5. Now pick up the dough with both hands (lightly floured) on the top edge of the dough. Using two hands, lift the dough in the air and letting gravity help you, spin the dough clockwise moving your hands around, until the dough has stretched out to about a 10" round. You can also keep it flat on your floured paper and stretch it by hand on the paper. I think you get a more even crust this way I demonstrate, but do what you are comfortable with. Just remember to keep your hands on the thick outer part of the dough and just allow the pull of gravity to do all the work, keeping the dough round in constant motion If your dough is really elastic. You may have to place the dough down on the floured paper and let it rest several minutes before trying again. Repeat with the other ball of dough. Also do not worry about getting a perfect round. A rustic shape is just as delicious!
6. Once the dough has reached desired size, lay it gently back down on the floured parchment paper.
7. Lightly brush the tops with olive oil. Sprinkle each dough round lightly with a small pinch each of sea salt, black pepper and crushed red pepper. Top with mozzarella. Sprinkle each with 1 Tablespoon freshly grated Parmesan and drizzle very lightly with additional olive oil (optional).
8. Trim parchment with scissors all around dough.
9. Using a pizza peel or rimless baking sheet, transfer pizzas to preheated pizza stones inside oven, parchment paper and all. This is my fool-proof "trick" for building and transferring a pizza into the oven. Works like a charm every time.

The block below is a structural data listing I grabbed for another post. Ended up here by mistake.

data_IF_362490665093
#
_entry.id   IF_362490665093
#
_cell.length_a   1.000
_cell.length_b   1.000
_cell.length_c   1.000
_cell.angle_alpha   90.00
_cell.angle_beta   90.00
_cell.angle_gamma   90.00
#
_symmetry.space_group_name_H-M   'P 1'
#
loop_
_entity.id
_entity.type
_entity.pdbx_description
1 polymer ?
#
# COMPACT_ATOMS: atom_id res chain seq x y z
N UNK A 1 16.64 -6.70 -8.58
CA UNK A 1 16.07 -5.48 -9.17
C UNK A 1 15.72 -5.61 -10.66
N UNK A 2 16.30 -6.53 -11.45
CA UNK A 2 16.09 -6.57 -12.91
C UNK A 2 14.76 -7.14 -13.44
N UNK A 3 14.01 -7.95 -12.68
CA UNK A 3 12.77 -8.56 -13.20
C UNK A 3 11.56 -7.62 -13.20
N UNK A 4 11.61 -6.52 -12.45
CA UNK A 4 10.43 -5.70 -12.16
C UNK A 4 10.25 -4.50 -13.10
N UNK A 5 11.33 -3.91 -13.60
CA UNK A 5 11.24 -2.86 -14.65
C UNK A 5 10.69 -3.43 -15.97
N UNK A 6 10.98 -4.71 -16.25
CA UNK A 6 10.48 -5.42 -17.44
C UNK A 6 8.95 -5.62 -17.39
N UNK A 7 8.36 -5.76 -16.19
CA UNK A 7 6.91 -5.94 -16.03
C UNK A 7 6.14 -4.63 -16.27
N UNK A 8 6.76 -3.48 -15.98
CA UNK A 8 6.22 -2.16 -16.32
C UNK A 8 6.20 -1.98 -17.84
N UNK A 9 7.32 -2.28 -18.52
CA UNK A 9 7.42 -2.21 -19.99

10. Let pizzas bake about 6-10 minutes. (Disclaimer: Every oven is a little different, so please check on your pizzas, rotate them as needed from top to bottom (using peel or rimless baking sheet) or rotate them around on their stone to ensure even baking. Your pizzas are done when the crust is golden and crackly, cheese is bubbly and maybe lightly browned in spots, and bottom of pizza is nicely golden.
11. While pizzas are baking whip up salad dressing: whisk together 2 Tablespoons Extra Virgin Olive Oil, lemon juice, pinch each salt and pepper, garlic and Dijon. Set aside.
12. When done remove pizzas from oven and transfer to plates.
13. Immediately toss salad greens with dressing to taste.
14. Once dressed, top hot pizzas with salad greens. Shave Parmesan cheese on top and serve. Dig in!
* if you are using home made dough (I have several favorites I will share with you another time) my suggestion is to let it rise slowly in refrigerator for several hours and possibly over-night to develop the best flavor. Don't punch it down, just gently divide the dough and roll into balls as instructed. The time on the counter is less about a second rise than it is about warming up the dough closer to room temp. However, if you have beat down the dough, you may need to let it sit out longer once you form into balls to allow the nice air bubbles to form again. These give the dough great character and lightness.
Welcome to my blog! I am a mom to two grown children, former pastry chef, pet mom and creative who is trying to practice gratitude as a way of life and attempting to hold on to a sense of awe and wonder about everything in my world. I healed a chronic skin condition through the power of plants and now practice a whole foods plant based life-style. I want everyone in the world to be happy and whole, and I think food plays a major part in that. I live in Northern Colorado where I love to cook, play with art supplies, hike, explore spirtual ideas and practices and ride my bike. Thank you for visiting!